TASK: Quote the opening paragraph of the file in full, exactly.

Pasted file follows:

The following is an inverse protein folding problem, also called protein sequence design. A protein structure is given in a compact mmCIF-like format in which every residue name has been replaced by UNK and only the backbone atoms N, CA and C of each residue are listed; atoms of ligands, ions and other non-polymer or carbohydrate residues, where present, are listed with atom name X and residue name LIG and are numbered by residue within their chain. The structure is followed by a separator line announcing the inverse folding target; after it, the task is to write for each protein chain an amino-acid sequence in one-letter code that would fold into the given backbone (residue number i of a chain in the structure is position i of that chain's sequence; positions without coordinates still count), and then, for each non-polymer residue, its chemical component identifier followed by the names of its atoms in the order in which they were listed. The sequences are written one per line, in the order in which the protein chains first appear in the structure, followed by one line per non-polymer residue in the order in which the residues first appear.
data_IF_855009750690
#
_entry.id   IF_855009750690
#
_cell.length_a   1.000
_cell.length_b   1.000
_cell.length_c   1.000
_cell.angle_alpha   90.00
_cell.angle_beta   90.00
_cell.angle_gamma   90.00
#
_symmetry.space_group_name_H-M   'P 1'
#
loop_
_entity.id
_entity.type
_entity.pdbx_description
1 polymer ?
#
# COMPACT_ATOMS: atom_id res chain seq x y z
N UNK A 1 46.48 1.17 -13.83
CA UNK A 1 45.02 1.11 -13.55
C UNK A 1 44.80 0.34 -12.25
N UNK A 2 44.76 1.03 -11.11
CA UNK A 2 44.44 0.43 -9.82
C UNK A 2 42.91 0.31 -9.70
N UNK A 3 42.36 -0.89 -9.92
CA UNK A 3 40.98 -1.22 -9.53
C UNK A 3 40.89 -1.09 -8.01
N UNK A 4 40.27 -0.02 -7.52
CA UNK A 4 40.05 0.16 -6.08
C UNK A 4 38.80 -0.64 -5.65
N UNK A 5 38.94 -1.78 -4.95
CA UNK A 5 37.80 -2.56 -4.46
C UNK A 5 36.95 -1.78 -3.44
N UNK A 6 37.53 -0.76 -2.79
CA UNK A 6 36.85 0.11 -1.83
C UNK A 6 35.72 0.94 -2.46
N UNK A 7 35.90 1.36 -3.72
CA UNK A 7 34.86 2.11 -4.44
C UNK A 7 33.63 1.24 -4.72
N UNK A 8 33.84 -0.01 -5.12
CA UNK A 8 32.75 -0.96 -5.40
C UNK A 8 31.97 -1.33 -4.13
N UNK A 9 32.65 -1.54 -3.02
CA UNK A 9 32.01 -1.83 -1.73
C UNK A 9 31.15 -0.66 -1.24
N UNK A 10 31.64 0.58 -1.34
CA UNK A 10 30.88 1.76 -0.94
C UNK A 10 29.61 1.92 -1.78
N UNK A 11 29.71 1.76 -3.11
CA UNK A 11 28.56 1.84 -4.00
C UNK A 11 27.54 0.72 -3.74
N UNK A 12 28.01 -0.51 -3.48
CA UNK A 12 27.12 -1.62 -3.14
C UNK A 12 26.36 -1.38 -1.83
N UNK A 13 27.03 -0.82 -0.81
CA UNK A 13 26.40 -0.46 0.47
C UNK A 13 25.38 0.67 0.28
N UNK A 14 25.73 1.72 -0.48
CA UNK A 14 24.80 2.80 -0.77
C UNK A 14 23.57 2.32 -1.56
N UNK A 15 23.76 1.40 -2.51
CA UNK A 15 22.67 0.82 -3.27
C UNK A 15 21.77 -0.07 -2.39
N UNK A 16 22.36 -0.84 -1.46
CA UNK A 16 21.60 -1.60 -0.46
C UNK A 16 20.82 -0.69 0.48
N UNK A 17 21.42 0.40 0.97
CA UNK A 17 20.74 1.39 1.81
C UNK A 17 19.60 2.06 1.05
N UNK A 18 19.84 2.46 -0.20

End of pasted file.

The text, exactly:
The following is an inverse protein folding problem, also called protein sequence design. A protein structure is given in a compact mmCIF-like format in which every residue name has been replaced by UNK and only the backbone atoms N, CA and C of each residue are listed; atoms of ligands, ions and other non-polymer or carbohydrate residues, where present, are listed with atom name X and residue name LIG and are numbered by residue within their chain. The structure is followed by a separator line announcing the inverse folding target; after it, the task is to write for each protein chain an amino-acid sequence in one-letter code that would fold into the given backbone (residue number i of a chain in the structure is position i of that chain's sequence; positions without coordinates still count), and then, for each non-polymer residue, its chemical component identifier followed by the names of its atoms in the order in which they were listed. The sequences are written one per line, in the order in which the protein chains first appear in the structure, followed by one line per non-polymer residue in the order in which the residues first appear.